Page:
from The American Heritage® Dictionary of the English Language, 4th Edition
- intransitive v. To achieve victory or finish first in a competition.
- intransitive v. To achieve success in an effort or venture: struggled to overcome the handicap and finally won.
- transitive v. To achieve victory or finish first in.
- transitive v. To receive as a prize or reward for performance.
- transitive v. To achieve or attain by effort: win concessions in negotiations.
- transitive v. To obtain or earn (a livelihood, for example). See Synonyms at earn1.
- transitive v. To make (one's way) with effort.
- transitive v. To reach with difficulty: The ship won a safe port.
- transitive v. To take in battle; capture: won the heights after a fierce attack.
- transitive v. To succeed in gaining the favor or support of; prevail on: Her eloquence won over the audience.
- transitive v. To gain the affection or loyalty of.
- transitive v. To appeal successfully to (someone's sympathy, for example).
- transitive v. To persuade (another) to marry one: He wooed and won her.
- transitive v. To discover and open (a vein or deposit) in mining.
- transitive v. To extract from a mine or from mined ore.
- n. A victory, especially in a competition.
- n. First place in a competition.
- n. An amount won or earned.
- win out To succeed or prevail.
- win through To overcome difficulties and attain a desired goal or end.
- idiom win the day To be successful.
from Wiktionary, Creative Commons Attribution/Share-Alike License
- n. Pleasure; joy; delight.
- v. To conquer, defeat.
- v. To triumph or achieve victory in (a game, a war, etc).
- v. To obtain (someone) by wooing.
- v. To achieve victory.
- v. To obtain something that is wanted.
- v. To cause a victory for someone.
- n. gain; profit; income
- n. wealth; owndom; goods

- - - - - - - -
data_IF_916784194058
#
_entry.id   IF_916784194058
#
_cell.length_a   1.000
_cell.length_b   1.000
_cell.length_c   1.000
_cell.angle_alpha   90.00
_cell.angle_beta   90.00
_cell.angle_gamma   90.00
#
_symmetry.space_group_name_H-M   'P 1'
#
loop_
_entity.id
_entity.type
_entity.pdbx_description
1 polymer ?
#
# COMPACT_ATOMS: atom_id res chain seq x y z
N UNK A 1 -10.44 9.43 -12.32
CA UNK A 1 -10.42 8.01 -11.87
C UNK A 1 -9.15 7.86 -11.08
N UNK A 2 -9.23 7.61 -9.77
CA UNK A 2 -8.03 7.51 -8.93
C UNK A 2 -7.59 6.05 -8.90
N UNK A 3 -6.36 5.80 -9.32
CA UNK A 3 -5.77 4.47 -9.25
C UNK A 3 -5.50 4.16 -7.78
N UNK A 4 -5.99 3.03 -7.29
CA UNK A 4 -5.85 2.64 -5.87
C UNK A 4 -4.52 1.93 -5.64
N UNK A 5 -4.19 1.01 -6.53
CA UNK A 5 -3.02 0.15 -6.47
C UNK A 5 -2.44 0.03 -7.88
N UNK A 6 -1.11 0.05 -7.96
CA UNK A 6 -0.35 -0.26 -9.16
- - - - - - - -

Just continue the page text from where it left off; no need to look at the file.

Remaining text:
- n. an individual victory (opposite of a loss)
- n. a feat, an (extraordinary) achievement (opposite of a fail)
from the GNU version of the Collaborative International Dictionary of English
- transitive v. To gain by superiority in competition or contest; to obtain by victory over competitors or rivals
- transitive v. To allure to kindness; to bring to compliance; to gain or obtain, as by solicitation or courtship.
- transitive v. To gain over to one's side or party; to obtain the favor, friendship, or support of; to render friendly or approving.
- transitive v. To come to by toil or effort; to reach; to overtake.
- transitive v. To extract, as ore or coal.
- intransitive v. To gain the victory; to be successful; to triumph; to prevail.
from The Century Dictionary and Cyclopedia
- To win; succeed.
- n. A victory; a success; an act of winning.
- To acquire by labor, effort, or struggle; secure; gain.
- To gain by competition or conquest; take, as from an opponent or enemy; obtain as victor.
- To earn: as, to win one's bread.
- To obtain; derive; get: as, to win ore from a mine.
- To be successful or victorious in: as, to win a game or a battle.
- To accomplish by effort; achieve, effect, or execute; succeed in making or doing.